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A waste of a study on waist-hip preferences: people do not have for waifs a taste
Strange study by Rebecca Puhl and Fred Boland:(1, pdf)
Introductory psychology students (120 females and 120 males) rated attractiveness and fecundity of one of six computer-altered female figures representing three body-weight categories (underweight, normal weight and overweight) and two levels of waist-to-hip ratio (WHR), one in the ideal range (0.72) and one in the non-ideal range (0.86). Both females and males judged underweight figures to be more attractive than normal or overweight figures, regardless of WHR. The female figure with the high WHR (0.86) was judged to be more attractive than the figure with the low WHR (0.72) across all body-weight conditions. Analyses of fecundity ratings revealed an interaction between weight and WHR such that the models did not differ in the normal weight category, but did differ in the underweight (model with WHR of 0.72 was less fecund) and overweight (model with WHR of 0.86 was more fecund) categories. These findings lend stronger support to sociocultural rather than evolutionary hypotheses.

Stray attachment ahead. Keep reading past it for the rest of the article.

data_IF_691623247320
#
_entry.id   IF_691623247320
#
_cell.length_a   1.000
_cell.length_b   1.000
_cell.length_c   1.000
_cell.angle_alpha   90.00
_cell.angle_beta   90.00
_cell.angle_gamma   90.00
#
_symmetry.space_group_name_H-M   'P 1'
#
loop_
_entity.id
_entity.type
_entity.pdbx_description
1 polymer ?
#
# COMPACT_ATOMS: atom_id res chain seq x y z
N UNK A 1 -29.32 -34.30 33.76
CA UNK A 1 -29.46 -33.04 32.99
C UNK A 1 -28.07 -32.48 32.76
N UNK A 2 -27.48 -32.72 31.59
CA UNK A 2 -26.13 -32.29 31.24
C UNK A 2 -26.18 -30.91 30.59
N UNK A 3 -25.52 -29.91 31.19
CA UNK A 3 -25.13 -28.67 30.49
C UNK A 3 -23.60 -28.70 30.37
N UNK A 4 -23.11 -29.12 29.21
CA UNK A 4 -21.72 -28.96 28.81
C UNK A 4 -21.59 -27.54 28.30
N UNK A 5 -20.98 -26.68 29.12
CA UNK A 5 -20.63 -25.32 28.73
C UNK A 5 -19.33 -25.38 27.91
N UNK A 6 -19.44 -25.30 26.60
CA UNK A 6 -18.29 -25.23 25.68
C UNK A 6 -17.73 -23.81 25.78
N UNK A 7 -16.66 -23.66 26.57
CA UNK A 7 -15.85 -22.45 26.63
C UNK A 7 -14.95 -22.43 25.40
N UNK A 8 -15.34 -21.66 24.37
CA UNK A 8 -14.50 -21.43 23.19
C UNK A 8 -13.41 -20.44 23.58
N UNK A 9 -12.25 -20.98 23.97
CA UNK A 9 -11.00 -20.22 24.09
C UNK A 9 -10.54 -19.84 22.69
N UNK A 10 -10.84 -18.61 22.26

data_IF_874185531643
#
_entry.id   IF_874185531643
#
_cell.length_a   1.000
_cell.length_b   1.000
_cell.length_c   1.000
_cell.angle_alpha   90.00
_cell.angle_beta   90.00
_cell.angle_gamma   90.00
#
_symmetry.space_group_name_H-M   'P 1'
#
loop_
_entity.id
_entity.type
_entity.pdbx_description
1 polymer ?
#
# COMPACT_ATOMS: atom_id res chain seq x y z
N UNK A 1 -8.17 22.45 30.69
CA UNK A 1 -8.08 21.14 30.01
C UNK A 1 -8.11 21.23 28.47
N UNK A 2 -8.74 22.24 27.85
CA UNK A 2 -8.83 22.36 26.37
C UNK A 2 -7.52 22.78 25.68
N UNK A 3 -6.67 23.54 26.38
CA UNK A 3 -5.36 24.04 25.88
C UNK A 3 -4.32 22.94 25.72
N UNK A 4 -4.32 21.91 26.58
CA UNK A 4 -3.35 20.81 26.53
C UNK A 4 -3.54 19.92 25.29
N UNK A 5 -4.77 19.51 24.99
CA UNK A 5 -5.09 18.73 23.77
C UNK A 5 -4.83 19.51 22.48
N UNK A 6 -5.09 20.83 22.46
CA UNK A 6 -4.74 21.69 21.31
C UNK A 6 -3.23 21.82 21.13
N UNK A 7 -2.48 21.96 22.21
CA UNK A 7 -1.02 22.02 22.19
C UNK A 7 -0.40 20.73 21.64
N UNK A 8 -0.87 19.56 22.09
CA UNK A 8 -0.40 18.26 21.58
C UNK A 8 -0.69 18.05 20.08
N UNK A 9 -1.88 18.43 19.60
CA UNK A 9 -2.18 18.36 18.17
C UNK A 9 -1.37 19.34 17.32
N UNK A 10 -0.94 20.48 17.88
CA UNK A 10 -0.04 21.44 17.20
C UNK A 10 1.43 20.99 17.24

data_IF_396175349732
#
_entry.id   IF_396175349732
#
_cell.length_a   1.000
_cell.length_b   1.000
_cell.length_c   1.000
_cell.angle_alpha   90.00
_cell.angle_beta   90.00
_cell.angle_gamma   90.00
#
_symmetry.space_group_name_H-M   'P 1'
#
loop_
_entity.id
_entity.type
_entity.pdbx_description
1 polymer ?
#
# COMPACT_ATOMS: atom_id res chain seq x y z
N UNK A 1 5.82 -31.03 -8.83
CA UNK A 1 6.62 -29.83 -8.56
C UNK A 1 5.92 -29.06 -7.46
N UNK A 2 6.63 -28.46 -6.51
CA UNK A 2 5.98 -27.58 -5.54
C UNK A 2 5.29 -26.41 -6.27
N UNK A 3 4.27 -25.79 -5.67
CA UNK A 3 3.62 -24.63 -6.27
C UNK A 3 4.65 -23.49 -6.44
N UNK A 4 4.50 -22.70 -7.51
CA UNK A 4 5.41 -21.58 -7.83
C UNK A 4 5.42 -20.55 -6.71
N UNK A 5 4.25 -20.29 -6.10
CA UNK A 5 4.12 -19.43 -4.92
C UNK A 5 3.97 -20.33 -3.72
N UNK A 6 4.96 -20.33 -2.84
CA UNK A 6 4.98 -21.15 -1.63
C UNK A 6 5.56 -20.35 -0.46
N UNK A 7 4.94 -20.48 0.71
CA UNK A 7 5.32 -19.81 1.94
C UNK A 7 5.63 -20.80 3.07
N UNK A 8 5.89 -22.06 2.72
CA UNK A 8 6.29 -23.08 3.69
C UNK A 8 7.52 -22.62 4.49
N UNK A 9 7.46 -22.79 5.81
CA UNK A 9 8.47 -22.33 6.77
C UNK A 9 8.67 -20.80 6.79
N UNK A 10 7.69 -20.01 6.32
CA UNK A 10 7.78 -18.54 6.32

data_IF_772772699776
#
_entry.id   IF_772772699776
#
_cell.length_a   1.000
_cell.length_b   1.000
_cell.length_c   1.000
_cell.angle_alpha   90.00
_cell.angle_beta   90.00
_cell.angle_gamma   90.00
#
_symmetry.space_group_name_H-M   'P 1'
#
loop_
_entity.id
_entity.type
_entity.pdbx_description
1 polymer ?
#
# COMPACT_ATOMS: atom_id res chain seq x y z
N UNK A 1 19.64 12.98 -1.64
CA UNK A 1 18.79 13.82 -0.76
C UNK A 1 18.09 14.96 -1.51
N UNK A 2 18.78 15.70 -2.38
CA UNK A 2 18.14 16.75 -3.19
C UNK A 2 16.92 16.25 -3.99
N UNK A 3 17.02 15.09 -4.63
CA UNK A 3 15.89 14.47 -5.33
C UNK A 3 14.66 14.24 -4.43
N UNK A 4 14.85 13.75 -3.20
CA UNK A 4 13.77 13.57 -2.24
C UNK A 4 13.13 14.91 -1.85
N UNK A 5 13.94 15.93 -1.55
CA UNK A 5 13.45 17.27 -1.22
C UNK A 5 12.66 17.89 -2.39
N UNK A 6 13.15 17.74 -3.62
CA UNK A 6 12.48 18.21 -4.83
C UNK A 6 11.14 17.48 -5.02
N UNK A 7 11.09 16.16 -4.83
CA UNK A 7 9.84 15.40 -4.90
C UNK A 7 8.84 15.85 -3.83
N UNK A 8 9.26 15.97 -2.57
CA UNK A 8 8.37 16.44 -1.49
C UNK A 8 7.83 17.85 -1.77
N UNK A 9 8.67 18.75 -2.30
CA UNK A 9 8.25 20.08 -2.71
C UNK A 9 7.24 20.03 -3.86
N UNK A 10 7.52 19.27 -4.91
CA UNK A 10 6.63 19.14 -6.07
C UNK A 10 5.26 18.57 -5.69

Puhl is a fool, and Boland needs an education by Mr. Holland.
Look at what was classified as normal weight and underweight in the study.
Figure 1. Computer-generated images of Model A (WHR = 0.72) and Model B (WHR = 0.86) depicted in underweight, normal weight and overweight conditions.
The pictures say it; the authors were out of their minds; to conduct the study they were unfit.
And haste makes waste. One would expect the authors to carefully models select. Shoulders like boulders, notwithstanding a lower WHR, do attractiveness mar.
Those with a clue who would Puhl and Boland’s report review would thus retort. There is no 0.7 ideal WHR; Tassinary and Hansen’s (1998) paper has been refuted thus far; and Playboy centerfolds’ weights are underreported by far. And please, the “underweight models” shown in the study are overweight by high-fashion model standards, whose waifishness reflects the selfishness of gay fashion designers, not the demand of the consumers.
- Puhl, R. M., and Boland, F. J., Predicting female physical attractiveness: Waist-to-hip ratio and thinness, Psychol Evol Gender, 3, 27 (2001).